Their use in food-producing animals presents problems with the attribution of carcinogenic effects and a period of suppression that is difficult to determine because, although they disappear rapidly from the circulating plasma, they remain in tissues and animal‚Äô products, bound to proteins, almost three weeks.
- Nitrofurantoin: specific for the treatment of urinary tract infections.
- Furazolidone: widely used for the treatment of digestive tract infections, mainly by Salmonella, Shigellaand coli. Dosage of 100 to 200 mg/L of water or 200 mg/kg of feed.
- Nitrofurazone o nitrofural: topical use.
Heterocyclic nitroimidazolic compound, with nitrofuran-like chemical structure.
Mechanism of action: Not fully defined. It is administered orally, with fast absorption and wide distribution. It biotransforms in the liver.
Main indications: Used in anaerobic bacterial infections such as Clostridium, Fusobacterios and bacteroides.
They group penicillins and cephalosporins, which are polypeptides whose chemical structure has a beta-lactam ring.
Mechanism of action: Both are bactericidal. They prevent the synthesis of the structure of the cell wall, which is responsible for the protection and maintenance of the bacteria, by inhibiting the enzyme transpeptidase. This causes cell death of the bacteria, as the wall is critical to its survival.
They are classified into different groups:
- Natural penicillins:
Obtained from the fungus Penicilium, called with capital letters of the alphabet. The most powerful is penicillin G.
- Penicillin V:
Also called pehnoxymethylpenicillin. The spectrum of action is the same as that of natural ones, with the difference that its is resistant to digestive acids and can be administered orally.
- Penicillinase-resistant penicillins:
Some microorganisms produce enzymes, called betalactamases, that can inactivate these antibiotics. The spectrum of action of resistant penicillins is wider than that of natural penicillin. All are semi-synthetic.
- Broad-spectrum penicillins:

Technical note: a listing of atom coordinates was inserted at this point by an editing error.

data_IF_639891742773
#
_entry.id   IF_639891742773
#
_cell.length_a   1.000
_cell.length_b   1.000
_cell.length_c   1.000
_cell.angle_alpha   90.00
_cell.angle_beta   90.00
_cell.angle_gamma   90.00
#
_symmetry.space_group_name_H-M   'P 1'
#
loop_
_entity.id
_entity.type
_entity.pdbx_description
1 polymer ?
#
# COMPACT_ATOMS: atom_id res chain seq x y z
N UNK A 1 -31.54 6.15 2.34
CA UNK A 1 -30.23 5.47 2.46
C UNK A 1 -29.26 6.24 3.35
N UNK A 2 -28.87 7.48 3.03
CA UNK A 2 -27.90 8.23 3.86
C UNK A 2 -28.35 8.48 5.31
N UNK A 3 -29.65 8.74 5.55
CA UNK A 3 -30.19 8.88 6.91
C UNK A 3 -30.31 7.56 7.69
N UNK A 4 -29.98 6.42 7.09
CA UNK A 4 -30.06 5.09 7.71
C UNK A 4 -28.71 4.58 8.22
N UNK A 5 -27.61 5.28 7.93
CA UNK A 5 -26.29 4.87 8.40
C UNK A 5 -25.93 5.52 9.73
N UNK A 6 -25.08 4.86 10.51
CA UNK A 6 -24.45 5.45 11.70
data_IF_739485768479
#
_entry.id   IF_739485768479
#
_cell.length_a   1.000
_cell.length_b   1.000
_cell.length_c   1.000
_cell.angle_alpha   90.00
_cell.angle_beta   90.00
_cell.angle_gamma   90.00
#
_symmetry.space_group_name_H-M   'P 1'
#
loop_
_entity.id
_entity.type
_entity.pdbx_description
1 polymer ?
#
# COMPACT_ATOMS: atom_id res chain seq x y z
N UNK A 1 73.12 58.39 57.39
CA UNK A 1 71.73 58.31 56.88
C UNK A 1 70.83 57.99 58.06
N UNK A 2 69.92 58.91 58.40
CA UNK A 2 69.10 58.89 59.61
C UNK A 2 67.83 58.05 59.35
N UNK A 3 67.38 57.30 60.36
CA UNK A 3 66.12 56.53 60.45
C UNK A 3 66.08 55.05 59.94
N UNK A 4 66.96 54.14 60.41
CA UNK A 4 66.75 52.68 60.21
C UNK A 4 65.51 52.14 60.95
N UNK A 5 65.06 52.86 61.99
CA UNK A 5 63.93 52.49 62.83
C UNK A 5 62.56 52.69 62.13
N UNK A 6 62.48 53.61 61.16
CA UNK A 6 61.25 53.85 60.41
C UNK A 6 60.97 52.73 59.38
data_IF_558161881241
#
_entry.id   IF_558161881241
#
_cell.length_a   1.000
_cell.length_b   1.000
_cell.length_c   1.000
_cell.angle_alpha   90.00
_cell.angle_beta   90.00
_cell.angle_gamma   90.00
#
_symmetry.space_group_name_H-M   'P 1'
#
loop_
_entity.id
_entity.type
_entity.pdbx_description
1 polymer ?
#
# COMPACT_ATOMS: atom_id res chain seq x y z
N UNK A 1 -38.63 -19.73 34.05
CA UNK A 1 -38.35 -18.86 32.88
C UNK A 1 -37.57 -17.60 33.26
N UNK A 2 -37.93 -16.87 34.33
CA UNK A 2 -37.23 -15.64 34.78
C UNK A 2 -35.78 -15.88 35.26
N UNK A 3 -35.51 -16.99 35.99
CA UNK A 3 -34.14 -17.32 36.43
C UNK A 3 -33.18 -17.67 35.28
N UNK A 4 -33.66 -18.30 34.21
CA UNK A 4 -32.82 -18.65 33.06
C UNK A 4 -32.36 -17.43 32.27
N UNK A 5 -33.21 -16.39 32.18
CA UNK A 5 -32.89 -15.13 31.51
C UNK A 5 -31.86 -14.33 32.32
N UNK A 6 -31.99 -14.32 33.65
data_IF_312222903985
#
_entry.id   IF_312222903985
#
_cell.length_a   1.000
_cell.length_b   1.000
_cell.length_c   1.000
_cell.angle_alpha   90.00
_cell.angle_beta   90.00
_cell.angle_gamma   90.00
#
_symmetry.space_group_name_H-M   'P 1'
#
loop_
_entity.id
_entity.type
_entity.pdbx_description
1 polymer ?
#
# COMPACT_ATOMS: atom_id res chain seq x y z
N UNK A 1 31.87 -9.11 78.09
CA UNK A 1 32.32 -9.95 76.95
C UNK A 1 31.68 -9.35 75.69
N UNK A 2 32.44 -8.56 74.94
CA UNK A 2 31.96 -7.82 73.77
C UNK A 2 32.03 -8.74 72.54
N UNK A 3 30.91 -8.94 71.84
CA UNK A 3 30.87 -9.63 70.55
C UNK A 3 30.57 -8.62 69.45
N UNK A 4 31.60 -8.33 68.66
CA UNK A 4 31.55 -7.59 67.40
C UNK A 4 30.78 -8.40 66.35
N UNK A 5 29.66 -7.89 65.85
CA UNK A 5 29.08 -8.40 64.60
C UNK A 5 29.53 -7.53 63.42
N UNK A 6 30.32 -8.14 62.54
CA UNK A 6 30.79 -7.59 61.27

Semi-synthetics and sensitive to penicilinase.
- 2nd generation penicillins:
Ampicillin was the first broad-spectrum introduced in therapeutics. Other examples are ampicillin analogues (hetacycline, methampicillin, pivampicillin, bacampicillin), amoxicillin and ciclacillin.
- 3rd generation penicillins:
Sensitive to betalactamases. Intended for Pseudomonas¬†aureginosa infections. Examples: carbecillin, indanilcarbecillin and ticarcillin.
CEPHALOSPORINS and CEPHAMYCINS
Cephalosporins are antibiotics derived from the fungus Cephalosporium acremonium, while cephamycins are fermented by Streptomyces.
Mechanism of action: similar to penicillins, prevent the synthesis on microorganisms‚Äô wall. They can be used in poultry.
They are classified in 4 generations by their obtention, and the last one is being developed.
- First generation: action against gram+ and penicillinase-producing Staphylococcus.
- Second generation: less active than gram+, but greater activity against gram-
- Third generation: greater activity against gram-, and some resistance to betalactamase. Worse activity against gram+ agents
They are relatively small molecules, consisting of a nucleus of hexose and aminosugar, soluble in water and forming soluble salts. They are produced by Streptomyces griseus, although there are also semi-synthetic. Streptomycin, neomycin, paraneomycin, kanamycin, spectinomycin, gentamicin, tobramycin, sisomicin and netilmicin are included in this group.